This may be the last year for individuals to take advantage of four tax breaks before they disappear. Three are for homeowners, while the last helps grad students and those enrolled in continuing education classes.
Republicans in Congress aren’t interested in extending the tax code provisions that are expiring at the end of the year. Lawmakers left three dozen so-called tax extenders — breaks that have been renewed year by year — out of the $1.1 trillion stopgap year-end bill that would fund the federal government until April 28. Instead, they are eyeing a more sweeping overhaul next year, once the Trump administration and a new Congress are in place, that would simplify the tax code and lower rates.
The details of those coming tax changes aren’t clear yet, but the Tax Policy Center projects that Trump’s proposed reforms would cost about $6 trillion over 10 years and “significantly raise taxes for millions of low- and middle-income families with children, with especially large tax increases for working single parents.” As part of the overhaul, Trump has promised to reduce or eliminate most of the “deductions and loopholes” available to the rich.
Whatever shape the tax reform takes, these popular tax breaks are likely to be cut or capped as part of the reform:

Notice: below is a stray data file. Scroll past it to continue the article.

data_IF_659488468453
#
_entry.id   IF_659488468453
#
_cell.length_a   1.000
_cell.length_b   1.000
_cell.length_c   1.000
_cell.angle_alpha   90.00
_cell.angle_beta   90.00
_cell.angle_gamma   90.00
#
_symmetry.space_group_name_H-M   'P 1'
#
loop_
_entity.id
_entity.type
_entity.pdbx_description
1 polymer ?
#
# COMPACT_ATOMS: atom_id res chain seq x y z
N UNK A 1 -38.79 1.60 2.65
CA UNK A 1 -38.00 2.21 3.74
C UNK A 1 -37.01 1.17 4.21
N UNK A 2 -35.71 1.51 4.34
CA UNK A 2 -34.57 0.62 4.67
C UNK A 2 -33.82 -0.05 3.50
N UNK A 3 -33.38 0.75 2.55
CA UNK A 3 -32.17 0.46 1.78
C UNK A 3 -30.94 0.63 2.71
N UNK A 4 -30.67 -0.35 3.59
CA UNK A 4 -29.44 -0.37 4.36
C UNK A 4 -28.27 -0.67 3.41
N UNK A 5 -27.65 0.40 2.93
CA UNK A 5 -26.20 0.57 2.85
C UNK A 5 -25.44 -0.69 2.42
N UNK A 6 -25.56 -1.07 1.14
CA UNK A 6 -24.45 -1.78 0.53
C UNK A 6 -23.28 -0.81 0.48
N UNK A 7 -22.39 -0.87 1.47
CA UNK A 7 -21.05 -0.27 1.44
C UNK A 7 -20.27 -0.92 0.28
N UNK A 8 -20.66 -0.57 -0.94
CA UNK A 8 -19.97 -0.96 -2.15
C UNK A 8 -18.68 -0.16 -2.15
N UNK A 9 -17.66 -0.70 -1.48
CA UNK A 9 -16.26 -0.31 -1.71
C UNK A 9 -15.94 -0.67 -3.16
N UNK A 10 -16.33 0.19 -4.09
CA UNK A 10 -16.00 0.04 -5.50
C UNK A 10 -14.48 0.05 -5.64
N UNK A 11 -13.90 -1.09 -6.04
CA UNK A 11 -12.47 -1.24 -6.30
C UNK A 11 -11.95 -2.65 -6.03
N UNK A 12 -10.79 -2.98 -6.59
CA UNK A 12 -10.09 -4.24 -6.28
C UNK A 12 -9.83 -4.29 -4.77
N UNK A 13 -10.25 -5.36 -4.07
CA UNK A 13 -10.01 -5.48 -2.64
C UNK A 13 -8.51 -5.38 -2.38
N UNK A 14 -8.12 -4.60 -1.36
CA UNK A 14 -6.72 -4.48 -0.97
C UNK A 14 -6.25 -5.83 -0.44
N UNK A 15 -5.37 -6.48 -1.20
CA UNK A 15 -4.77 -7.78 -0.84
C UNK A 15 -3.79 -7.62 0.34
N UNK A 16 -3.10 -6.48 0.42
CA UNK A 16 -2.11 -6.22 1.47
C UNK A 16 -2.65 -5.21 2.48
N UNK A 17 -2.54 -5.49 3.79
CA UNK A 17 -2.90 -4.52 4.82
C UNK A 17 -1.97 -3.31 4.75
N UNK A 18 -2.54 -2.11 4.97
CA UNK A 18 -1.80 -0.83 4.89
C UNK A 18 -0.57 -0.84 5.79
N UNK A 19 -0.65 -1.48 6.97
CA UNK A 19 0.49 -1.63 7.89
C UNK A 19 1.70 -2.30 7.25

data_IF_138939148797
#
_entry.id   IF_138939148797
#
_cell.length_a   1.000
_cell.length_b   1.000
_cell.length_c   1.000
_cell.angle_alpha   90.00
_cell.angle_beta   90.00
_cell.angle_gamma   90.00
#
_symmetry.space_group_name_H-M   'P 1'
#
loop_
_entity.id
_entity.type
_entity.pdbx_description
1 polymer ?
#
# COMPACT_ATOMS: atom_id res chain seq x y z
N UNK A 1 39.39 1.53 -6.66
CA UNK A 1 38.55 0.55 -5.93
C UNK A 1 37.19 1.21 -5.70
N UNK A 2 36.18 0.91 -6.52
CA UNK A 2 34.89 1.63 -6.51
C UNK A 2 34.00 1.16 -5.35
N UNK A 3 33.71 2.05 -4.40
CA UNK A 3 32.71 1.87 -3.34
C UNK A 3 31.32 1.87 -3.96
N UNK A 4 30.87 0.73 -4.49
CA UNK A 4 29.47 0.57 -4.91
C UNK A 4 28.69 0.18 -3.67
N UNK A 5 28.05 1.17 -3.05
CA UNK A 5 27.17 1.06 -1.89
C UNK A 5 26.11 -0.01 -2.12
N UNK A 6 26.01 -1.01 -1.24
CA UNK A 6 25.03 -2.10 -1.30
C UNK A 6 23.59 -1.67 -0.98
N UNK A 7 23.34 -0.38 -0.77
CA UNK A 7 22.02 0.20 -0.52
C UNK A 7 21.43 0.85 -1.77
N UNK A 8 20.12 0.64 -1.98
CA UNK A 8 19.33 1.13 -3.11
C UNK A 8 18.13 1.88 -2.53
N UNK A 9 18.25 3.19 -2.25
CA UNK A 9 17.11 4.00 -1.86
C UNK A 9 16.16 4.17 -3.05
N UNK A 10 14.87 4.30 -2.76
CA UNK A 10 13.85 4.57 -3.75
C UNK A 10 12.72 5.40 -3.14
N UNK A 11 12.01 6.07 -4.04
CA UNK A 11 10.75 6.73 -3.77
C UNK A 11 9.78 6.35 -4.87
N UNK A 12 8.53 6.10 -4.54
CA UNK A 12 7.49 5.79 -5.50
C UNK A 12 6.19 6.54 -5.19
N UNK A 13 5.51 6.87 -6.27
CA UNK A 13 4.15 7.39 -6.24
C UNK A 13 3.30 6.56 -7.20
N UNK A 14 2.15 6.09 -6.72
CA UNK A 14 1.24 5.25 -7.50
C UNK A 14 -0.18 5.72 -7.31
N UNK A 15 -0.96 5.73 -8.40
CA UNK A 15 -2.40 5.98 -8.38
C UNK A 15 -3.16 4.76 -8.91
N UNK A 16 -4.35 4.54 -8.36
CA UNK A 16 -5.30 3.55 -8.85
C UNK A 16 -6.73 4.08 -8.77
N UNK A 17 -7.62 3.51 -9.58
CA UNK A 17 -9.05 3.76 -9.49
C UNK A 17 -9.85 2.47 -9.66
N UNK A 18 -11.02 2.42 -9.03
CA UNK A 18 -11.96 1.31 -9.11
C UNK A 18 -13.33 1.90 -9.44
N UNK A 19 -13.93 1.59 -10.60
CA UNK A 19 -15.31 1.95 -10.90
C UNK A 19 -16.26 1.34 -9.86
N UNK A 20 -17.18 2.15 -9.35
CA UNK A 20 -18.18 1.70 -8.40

1. Mortgage premium insurance deduction: This allows taxpayers to deduct their private mortgage insurance (PMI) premiums as interest on their tax returns. Homeowners must pay PMI if they contributed a down payment that was less than 20 percent of the home purchase price. This insurance protects the lender if the homeowner defaults on the mortgage.
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The deduction, created as part of the Tax Relief and Health Care Act of 2006, was originally set to expire in 2007. But lawmakers have extended it repeatedly to continue to boost the housing market. In 2014, this deduction was taken on more than 4.2 million tax returns and saved taxpayers $5.95 billion (or $1,403 per return), according to the Tax Institute at H&R Block.
2. Mortgage debt relief exclusion: If a debt has been canceled or forgiven, typically that amount is taxable. But in 2007, the Mortgage Debt Relief Act exempted homeowners who had their mortgage restructured or debt forgiven due to a foreclosure or short sale, up to $2 million. In 2014, this deduction was taken on 53,728 tax returns and saved taxpayers $5.1 billion (or $94,210 per return), according to the Tax Institute.
3. Tuition and fees deduction: Individuals can deduct up to $4,000 in higher education expenses paid for themselves, their spouse or dependents during the year. This deduction was taken on more than 1.7 million tax returns in 2014 and was worth $3.87 billion (or $2,216 per return) to taxpayers, according to H&R Block’s Tax Institute.
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4. Credit for energy-saving home improvement equipment: This credit, with a lifetime limit of $500, allows taxpayers to write off 10 percent of the cost of qualified energy-efficient improvements, such as insulation, exterior windows and doors, and certain roofs. The improvements must have been made by Dec. 31. “This is one you can actually take action on and do before the end of the year,” notes Jackie Perlman, senior tax research analyst with the Tax Institute. This deduction was taken on more than 2.3 million tax returns in 2014 and saved filers $518.4 million (or $223 per return).